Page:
Relative Atomic Weights
Let's look at some of the things you have already learned in this course. You know that elements can combine with one another to form compounds. For example, hydrogen and oxygen combine to form water. Magnesium and oxygen combine with one another to form magnesium oxide. Other elements combine with one another to form a wide variety of compounds. You also know that the weight ratio of the elements in each compound is fixed. That is why we came up with the Law of Constant Composition. You calculated the weight ratios for quite a number of compounds in Lesson 2. The results of those calculations are listed in Example 3 for this lesson. A few of those are shown here.
Consider the first two compounds listed in this table. Let's compare the amount of oxygen that combines with 1 gram of hydrogen in water to the amount of carbon that combines with 1 gram of hydrogen in methane. Dividing 7.94 g of oxygen by 2.98 g of carbon we get a 2.66:1 ratio of oxygen to carbon. Note how that compares very nicely with the weight ratio of oxygen to carbon in the compound we call carbon dioxide. Coincidence? Not at all. It is the basis of the idea of combining weights of the elements. If we take 1 g of hydrogen as its combining weight and use it as a starting point, then 7.94 g is the combining weight of oxygen and 2.98 g is the combining weight of carbon. Not only will those weights of those elements combine with 1 g of hydrogen, they will combine with one another.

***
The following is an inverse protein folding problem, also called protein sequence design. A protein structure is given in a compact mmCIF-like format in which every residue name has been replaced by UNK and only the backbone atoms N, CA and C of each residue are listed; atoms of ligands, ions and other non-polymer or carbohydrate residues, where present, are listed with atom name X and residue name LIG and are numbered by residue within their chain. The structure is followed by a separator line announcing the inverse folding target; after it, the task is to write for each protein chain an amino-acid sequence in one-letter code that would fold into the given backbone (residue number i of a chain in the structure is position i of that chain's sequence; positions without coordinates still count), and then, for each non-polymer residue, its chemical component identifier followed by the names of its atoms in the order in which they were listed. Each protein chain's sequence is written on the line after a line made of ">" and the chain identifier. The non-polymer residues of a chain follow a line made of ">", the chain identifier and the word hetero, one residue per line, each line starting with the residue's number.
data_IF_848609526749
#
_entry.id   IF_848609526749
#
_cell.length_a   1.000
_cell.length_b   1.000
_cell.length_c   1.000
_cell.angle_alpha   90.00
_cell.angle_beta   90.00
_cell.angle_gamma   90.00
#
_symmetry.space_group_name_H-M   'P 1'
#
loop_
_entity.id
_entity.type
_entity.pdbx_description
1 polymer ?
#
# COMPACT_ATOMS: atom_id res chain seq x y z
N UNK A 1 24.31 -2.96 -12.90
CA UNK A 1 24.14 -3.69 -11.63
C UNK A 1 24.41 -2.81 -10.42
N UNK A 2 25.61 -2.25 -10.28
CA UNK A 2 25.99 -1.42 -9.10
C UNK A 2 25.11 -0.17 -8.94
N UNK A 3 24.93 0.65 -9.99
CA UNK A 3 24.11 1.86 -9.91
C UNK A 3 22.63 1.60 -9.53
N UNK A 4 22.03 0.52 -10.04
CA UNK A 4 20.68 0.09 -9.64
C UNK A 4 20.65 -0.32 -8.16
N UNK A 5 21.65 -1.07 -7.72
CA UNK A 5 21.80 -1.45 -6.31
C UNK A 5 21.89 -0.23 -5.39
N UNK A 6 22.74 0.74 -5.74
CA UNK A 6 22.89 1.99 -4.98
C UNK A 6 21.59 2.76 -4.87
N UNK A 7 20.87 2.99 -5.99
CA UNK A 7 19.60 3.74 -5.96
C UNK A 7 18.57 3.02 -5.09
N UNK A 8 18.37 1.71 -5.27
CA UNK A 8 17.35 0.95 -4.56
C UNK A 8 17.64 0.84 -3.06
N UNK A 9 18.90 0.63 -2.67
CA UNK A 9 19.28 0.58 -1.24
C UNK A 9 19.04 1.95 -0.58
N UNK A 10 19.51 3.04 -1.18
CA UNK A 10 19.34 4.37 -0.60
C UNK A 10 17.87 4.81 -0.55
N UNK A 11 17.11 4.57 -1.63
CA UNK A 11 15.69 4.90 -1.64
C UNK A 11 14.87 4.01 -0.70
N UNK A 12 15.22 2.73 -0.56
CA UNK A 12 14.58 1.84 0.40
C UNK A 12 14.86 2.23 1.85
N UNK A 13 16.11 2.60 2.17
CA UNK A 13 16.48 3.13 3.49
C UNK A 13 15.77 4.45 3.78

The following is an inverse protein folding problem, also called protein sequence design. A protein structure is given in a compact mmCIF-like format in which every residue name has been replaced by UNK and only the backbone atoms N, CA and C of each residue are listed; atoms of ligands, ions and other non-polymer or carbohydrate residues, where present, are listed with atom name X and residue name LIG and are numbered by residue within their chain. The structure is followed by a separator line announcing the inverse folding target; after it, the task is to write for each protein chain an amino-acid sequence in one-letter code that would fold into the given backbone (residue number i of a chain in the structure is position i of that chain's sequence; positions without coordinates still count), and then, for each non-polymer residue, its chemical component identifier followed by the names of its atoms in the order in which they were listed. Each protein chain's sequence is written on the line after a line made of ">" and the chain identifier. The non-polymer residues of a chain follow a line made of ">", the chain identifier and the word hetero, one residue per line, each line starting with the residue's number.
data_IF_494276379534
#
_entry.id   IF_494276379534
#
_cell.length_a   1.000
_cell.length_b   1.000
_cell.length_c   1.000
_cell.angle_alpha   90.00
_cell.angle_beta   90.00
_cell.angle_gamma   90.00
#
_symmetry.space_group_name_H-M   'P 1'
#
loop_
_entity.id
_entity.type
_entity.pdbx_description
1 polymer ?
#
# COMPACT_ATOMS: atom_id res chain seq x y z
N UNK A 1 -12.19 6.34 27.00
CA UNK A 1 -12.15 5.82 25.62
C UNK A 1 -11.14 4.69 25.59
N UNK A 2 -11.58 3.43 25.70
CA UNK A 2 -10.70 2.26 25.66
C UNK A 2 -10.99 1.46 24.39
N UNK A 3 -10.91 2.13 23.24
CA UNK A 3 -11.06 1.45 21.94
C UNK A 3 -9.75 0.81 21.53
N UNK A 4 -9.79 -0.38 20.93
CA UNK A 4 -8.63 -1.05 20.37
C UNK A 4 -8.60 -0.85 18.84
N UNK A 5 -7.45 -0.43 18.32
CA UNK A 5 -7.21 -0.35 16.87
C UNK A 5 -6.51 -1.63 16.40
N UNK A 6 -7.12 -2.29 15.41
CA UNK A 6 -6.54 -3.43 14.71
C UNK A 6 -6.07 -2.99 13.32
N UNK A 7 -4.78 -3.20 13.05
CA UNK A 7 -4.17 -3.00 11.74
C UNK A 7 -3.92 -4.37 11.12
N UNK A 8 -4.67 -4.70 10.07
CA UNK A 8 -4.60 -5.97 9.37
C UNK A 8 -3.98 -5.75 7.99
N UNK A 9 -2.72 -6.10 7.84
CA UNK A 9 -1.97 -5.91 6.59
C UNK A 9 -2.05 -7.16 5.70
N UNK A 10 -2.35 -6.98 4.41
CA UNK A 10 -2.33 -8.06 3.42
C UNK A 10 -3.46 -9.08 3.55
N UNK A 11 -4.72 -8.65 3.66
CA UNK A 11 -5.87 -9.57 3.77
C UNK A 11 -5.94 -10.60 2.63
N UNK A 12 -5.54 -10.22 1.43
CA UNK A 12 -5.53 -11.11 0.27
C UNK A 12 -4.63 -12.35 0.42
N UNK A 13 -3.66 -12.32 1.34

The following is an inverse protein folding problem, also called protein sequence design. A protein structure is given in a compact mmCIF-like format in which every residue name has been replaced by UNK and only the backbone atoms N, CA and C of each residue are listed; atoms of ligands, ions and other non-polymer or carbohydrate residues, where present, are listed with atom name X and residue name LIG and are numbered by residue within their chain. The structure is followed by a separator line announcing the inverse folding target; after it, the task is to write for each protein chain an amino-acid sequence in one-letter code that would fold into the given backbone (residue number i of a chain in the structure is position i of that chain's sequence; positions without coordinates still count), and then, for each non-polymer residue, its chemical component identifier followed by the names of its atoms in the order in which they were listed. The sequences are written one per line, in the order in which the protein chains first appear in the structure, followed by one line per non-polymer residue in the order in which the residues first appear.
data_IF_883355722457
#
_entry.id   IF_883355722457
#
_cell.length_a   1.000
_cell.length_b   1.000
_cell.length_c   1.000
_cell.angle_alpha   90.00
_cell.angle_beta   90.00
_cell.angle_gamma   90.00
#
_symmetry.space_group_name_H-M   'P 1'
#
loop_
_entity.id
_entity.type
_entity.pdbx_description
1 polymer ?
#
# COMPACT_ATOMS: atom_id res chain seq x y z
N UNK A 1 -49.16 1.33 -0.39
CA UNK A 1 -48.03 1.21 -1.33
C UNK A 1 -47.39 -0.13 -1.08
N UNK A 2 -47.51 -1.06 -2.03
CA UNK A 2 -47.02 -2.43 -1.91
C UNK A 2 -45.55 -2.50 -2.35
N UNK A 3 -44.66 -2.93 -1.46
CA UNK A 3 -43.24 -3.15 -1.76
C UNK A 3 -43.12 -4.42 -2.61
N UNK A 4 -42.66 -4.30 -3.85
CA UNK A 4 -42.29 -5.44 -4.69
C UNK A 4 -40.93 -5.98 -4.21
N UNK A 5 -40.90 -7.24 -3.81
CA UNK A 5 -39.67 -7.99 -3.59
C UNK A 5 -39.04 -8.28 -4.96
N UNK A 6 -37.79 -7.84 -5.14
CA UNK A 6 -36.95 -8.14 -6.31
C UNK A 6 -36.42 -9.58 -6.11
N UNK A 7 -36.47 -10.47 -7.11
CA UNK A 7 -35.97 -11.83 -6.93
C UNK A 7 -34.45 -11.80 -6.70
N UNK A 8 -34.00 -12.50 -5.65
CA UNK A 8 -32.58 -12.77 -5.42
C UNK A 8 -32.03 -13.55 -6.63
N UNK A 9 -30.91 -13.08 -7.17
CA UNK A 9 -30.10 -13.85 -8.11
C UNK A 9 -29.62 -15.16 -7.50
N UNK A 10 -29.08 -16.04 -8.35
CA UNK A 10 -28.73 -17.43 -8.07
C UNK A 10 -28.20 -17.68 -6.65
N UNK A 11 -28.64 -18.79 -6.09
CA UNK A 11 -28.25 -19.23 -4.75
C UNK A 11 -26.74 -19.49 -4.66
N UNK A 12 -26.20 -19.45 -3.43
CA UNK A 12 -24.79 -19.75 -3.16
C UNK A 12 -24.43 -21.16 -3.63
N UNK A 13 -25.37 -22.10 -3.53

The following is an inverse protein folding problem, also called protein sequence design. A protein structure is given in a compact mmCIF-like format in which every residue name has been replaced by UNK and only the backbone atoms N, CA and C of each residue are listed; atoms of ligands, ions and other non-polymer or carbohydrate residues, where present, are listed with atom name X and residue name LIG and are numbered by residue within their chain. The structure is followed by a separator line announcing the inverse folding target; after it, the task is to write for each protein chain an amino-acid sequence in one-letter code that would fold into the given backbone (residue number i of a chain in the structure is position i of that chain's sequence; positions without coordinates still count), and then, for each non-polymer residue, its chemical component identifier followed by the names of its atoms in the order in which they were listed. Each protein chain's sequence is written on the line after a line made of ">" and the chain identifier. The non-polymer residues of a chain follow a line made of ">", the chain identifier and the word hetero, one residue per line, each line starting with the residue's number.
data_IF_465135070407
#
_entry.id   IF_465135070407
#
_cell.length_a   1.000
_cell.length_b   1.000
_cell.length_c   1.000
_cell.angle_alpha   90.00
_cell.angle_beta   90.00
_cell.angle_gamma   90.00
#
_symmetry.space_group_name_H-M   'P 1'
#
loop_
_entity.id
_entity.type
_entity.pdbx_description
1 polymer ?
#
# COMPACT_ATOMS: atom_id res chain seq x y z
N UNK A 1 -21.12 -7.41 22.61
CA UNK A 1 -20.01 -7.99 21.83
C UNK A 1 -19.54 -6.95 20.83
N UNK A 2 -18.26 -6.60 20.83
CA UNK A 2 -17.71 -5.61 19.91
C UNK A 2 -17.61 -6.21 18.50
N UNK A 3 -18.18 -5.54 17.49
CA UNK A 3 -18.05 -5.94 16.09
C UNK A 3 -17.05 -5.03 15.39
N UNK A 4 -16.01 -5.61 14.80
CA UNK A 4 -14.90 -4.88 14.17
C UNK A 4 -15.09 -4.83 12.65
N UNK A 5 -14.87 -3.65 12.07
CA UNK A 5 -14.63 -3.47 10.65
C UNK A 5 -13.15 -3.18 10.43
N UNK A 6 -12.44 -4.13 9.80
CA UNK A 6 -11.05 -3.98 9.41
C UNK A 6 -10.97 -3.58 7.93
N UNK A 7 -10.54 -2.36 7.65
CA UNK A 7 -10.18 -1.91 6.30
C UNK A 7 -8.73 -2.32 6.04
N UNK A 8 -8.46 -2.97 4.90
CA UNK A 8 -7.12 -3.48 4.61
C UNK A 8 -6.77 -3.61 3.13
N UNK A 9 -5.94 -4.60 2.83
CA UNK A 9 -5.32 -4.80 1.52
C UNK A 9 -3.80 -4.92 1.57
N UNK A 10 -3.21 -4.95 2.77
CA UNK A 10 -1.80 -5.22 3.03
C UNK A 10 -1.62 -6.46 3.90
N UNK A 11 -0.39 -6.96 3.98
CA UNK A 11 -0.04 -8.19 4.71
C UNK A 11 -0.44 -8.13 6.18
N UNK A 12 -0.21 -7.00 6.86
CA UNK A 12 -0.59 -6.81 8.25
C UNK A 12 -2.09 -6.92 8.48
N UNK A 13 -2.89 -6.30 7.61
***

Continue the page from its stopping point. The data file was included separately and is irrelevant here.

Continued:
With a more complete list of weight ratios for compounds, we would see many more of these interrelationships. Chemists, including Dalton, did compile a more complete list, did see many more interrelationships and did summarize those relationships by making a list of combining weights. Dalton took this a step further and compiled a list of relative atomic weights. Because of limited precision, he presumed that the weights were integer values. The atomic weight of hydrogen was 1 and the atomic weight of oxygen was 8. These weights were relative atomic weights because the actual size and weight of the atoms was not known. But still they were fairly real and useful in explaining the composition of compounds.
Many elements seemed to have more than one combining weight. But they were generally multiples of one another. Dalton theorized that the smaller combining weight was the actual atomic weight and the larger value represented more than one atom of the element. This use of his theory prompted the formulation of the Law of Simple Multiple Proportions.
There were at least two significant problems with values that Dalton used for his atomic weights. One is the presumption that they were integer values. That was taken care of by more precise and accurate measurements. The other was that some of the atomic weights were off by a factor of two or three. Oxygen is a notable example. This was taken care of by the application of Avogadro's Hypothesis to the determination of correct molecular formulas and molecular weights. Dalton determined that the atomic weight of oxygen was 8 based on the presumption that the formula of water was HO. When the formula of water was determined to be H2O, that showed that the correct atomic weight of oxygen was 16.
E-mail instructor: Sue Eggling
Clackamas Community College